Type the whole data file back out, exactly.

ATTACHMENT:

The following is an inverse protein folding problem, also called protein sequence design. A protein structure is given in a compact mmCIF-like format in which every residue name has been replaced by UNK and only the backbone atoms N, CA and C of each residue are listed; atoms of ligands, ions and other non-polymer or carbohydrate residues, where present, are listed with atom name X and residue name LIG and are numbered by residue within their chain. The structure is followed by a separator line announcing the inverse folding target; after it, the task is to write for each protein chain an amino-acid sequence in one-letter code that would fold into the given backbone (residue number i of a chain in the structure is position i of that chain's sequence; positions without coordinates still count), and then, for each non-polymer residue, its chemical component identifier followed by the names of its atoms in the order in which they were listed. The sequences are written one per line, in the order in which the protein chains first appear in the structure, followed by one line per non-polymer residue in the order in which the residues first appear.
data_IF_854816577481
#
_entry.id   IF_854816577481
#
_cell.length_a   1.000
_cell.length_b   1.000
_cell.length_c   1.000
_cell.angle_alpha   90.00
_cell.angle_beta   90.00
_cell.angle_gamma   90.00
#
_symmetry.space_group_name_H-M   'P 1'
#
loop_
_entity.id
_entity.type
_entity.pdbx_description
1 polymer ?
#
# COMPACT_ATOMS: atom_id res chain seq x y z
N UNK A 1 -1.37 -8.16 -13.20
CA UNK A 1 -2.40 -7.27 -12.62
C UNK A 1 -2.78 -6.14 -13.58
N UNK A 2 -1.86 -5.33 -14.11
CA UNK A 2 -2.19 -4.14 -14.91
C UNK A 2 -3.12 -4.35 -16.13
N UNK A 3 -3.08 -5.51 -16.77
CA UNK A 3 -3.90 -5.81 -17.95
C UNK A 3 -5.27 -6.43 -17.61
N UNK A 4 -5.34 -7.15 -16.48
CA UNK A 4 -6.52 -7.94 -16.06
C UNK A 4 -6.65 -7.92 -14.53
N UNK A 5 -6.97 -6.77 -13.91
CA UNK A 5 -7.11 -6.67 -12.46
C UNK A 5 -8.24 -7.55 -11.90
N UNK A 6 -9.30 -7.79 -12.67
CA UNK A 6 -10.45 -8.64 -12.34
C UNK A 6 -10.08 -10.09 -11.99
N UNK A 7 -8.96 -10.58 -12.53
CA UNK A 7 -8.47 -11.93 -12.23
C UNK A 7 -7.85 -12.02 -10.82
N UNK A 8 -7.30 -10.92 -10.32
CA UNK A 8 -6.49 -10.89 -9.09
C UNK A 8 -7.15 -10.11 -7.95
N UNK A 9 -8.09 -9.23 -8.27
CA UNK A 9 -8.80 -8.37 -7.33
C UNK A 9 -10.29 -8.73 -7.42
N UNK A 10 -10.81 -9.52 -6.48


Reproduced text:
The following is an inverse protein folding problem, also called protein sequence design. A protein structure is given in a compact mmCIF-like format in which every residue name has been replaced by UNK and only the backbone atoms N, CA and C of each residue are listed; atoms of ligands, ions and other non-polymer or carbohydrate residues, where present, are listed with atom name X and residue name LIG and are numbered by residue within their chain. The structure is followed by a separator line announcing the inverse folding target; after it, the task is to write for each protein chain an amino-acid sequence in one-letter code that would fold into the given backbone (residue number i of a chain in the structure is position i of that chain's sequence; positions without coordinates still count), and then, for each non-polymer residue, its chemical component identifier followed by the names of its atoms in the order in which they were listed. The sequences are written one per line, in the order in which the protein chains first appear in the structure, followed by one line per non-polymer residue in the order in which the residues first appear.
data_IF_854816577481
#
_entry.id   IF_854816577481
#
_cell.length_a   1.000
_cell.length_b   1.000
_cell.length_c   1.000
_cell.angle_alpha   90.00
_cell.angle_beta   90.00
_cell.angle_gamma   90.00
#
_symmetry.space_group_name_H-M   'P 1'
#
loop_
_entity.id
_entity.type
_entity.pdbx_description
1 polymer ?
#
# COMPACT_ATOMS: atom_id res chain seq x y z
N UNK A 1 -1.37 -8.16 -13.20
CA UNK A 1 -2.40 -7.27 -12.62
C UNK A 1 -2.78 -6.14 -13.58
N UNK A 2 -1.86 -5.33 -14.11
CA UNK A 2 -2.19 -4.14 -14.91
C UNK A 2 -3.12 -4.35 -16.13
N UNK A 3 -3.08 -5.51 -16.77
CA UNK A 3 -3.90 -5.81 -17.95
C UNK A 3 -5.27 -6.43 -17.61
N UNK A 4 -5.34 -7.15 -16.48
CA UNK A 4 -6.52 -7.94 -16.06
C UNK A 4 -6.65 -7.92 -14.53
N UNK A 5 -6.97 -6.77 -13.91
CA UNK A 5 -7.11 -6.67 -12.46
C UNK A 5 -8.24 -7.55 -11.90
N UNK A 6 -9.30 -7.79 -12.67
CA UNK A 6 -10.45 -8.64 -12.34
C UNK A 6 -10.08 -10.09 -11.99
N UNK A 7 -8.96 -10.58 -12.53
CA UNK A 7 -8.47 -11.93 -12.23
C UNK A 7 -7.85 -12.02 -10.82
N UNK A 8 -7.30 -10.92 -10.32
CA UNK A 8 -6.49 -10.89 -9.09
C UNK A 8 -7.15 -10.11 -7.95
N UNK A 9 -8.09 -9.23 -8.27
CA UNK A 9 -8.80 -8.37 -7.33
C UNK A 9 -10.29 -8.73 -7.42
N UNK A 10 -10.81 -9.52 -6.48